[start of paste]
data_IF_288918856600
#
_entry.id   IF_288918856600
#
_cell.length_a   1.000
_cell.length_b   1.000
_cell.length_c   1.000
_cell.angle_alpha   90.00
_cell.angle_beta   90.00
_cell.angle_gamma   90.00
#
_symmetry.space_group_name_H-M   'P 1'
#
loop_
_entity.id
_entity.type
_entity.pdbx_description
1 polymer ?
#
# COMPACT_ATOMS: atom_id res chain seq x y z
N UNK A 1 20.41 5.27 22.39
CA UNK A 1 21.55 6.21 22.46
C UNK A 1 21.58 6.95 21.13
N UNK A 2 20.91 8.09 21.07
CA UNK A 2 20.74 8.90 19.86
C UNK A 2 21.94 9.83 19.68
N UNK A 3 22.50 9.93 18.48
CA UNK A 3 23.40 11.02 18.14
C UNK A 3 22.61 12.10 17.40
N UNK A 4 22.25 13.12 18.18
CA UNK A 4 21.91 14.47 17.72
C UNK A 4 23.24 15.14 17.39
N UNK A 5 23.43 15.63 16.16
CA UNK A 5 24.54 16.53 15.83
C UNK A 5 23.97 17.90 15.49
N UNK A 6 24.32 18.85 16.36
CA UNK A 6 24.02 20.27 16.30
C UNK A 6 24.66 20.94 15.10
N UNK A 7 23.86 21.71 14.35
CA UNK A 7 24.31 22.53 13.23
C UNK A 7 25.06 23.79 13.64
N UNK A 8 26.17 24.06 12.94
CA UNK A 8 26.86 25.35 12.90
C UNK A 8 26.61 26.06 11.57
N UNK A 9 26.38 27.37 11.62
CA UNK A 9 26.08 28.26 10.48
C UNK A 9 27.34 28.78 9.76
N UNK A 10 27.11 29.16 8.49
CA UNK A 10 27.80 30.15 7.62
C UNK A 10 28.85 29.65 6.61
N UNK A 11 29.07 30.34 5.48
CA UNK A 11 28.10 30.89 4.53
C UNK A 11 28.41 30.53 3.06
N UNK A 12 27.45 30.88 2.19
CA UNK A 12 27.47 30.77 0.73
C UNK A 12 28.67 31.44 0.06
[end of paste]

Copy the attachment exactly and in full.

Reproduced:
data_IF_288918856600
#
_entry.id   IF_288918856600
#
_cell.length_a   1.000
_cell.length_b   1.000
_cell.length_c   1.000
_cell.angle_alpha   90.00
_cell.angle_beta   90.00
_cell.angle_gamma   90.00
#
_symmetry.space_group_name_H-M   'P 1'
#
loop_
_entity.id
_entity.type
_entity.pdbx_description
1 polymer ?
#
# COMPACT_ATOMS: atom_id res chain seq x y z
N UNK A 1 20.41 5.27 22.39
CA UNK A 1 21.55 6.21 22.46
C UNK A 1 21.58 6.95 21.13
N UNK A 2 20.91 8.09 21.07
CA UNK A 2 20.74 8.90 19.86
C UNK A 2 21.94 9.83 19.68
N UNK A 3 22.50 9.93 18.48
CA UNK A 3 23.40 11.02 18.14
C UNK A 3 22.61 12.10 17.40
N UNK A 4 22.25 13.12 18.18
CA UNK A 4 21.91 14.47 17.72
C UNK A 4 23.24 15.14 17.39
N UNK A 5 23.43 15.63 16.16
CA UNK A 5 24.54 16.53 15.83
C UNK A 5 23.97 17.90 15.49
N UNK A 6 24.32 18.85 16.36
CA UNK A 6 24.02 20.27 16.30
C UNK A 6 24.66 20.94 15.10
N UNK A 7 23.86 21.71 14.35
CA UNK A 7 24.31 22.53 13.23
C UNK A 7 25.06 23.79 13.64
N UNK A 8 26.17 24.06 12.94
CA UNK A 8 26.86 25.35 12.90
C UNK A 8 26.61 26.06 11.57
N UNK A 9 26.38 27.37 11.62
CA UNK A 9 26.08 28.26 10.48
C UNK A 9 27.34 28.78 9.76
N UNK A 10 27.11 29.16 8.49
CA UNK A 10 27.80 30.15 7.62
C UNK A 10 28.85 29.65 6.61
N UNK A 11 29.07 30.34 5.48
CA UNK A 11 28.10 30.89 4.53
C UNK A 11 28.41 30.53 3.06
N UNK A 12 27.45 30.88 2.19
CA UNK A 12 27.47 30.77 0.73
C UNK A 12 28.67 31.44 0.06